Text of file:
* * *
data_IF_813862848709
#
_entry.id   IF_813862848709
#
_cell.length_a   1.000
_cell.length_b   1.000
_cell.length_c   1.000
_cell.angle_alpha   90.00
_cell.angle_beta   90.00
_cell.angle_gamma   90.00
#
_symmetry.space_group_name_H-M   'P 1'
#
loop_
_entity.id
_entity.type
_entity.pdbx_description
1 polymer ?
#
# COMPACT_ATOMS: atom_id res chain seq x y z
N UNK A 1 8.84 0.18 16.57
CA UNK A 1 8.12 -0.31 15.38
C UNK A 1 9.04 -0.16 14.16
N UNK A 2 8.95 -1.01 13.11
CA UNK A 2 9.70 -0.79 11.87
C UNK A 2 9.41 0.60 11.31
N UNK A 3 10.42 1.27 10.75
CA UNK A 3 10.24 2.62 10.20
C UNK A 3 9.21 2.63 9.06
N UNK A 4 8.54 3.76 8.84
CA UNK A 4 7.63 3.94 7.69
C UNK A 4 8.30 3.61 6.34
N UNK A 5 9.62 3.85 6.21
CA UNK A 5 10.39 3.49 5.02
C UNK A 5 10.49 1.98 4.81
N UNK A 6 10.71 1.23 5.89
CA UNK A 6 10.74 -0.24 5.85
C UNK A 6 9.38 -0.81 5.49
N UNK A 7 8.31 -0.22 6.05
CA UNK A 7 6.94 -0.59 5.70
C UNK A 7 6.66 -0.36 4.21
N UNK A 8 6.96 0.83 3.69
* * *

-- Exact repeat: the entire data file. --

data_IF_813862848709
#
_entry.id   IF_813862848709
#
_cell.length_a   1.000
_cell.length_b   1.000
_cell.length_c   1.000
_cell.angle_alpha   90.00
_cell.angle_beta   90.00
_cell.angle_gamma   90.00
#
_symmetry.space_group_name_H-M   'P 1'
#
loop_
_entity.id
_entity.type
_entity.pdbx_description
1 polymer ?
#
# COMPACT_ATOMS: atom_id res chain seq x y z
N UNK A 1 8.84 0.18 16.57
CA UNK A 1 8.12 -0.31 15.38
C UNK A 1 9.04 -0.16 14.16
N UNK A 2 8.95 -1.01 13.11
CA UNK A 2 9.70 -0.79 11.87
C UNK A 2 9.41 0.60 11.31
N UNK A 3 10.42 1.27 10.75
CA UNK A 3 10.24 2.62 10.20
C UNK A 3 9.21 2.63 9.06
N UNK A 4 8.54 3.76 8.84
CA UNK A 4 7.63 3.94 7.69
C UNK A 4 8.30 3.61 6.34
N UNK A 5 9.62 3.85 6.21
CA UNK A 5 10.39 3.49 5.02
C UNK A 5 10.49 1.98 4.81
N UNK A 6 10.71 1.23 5.89
CA UNK A 6 10.74 -0.24 5.85
C UNK A 6 9.38 -0.81 5.49
N UNK A 7 8.31 -0.22 6.05
CA UNK A 7 6.94 -0.59 5.70
C UNK A 7 6.66 -0.36 4.21
N UNK A 8 6.96 0.83 3.69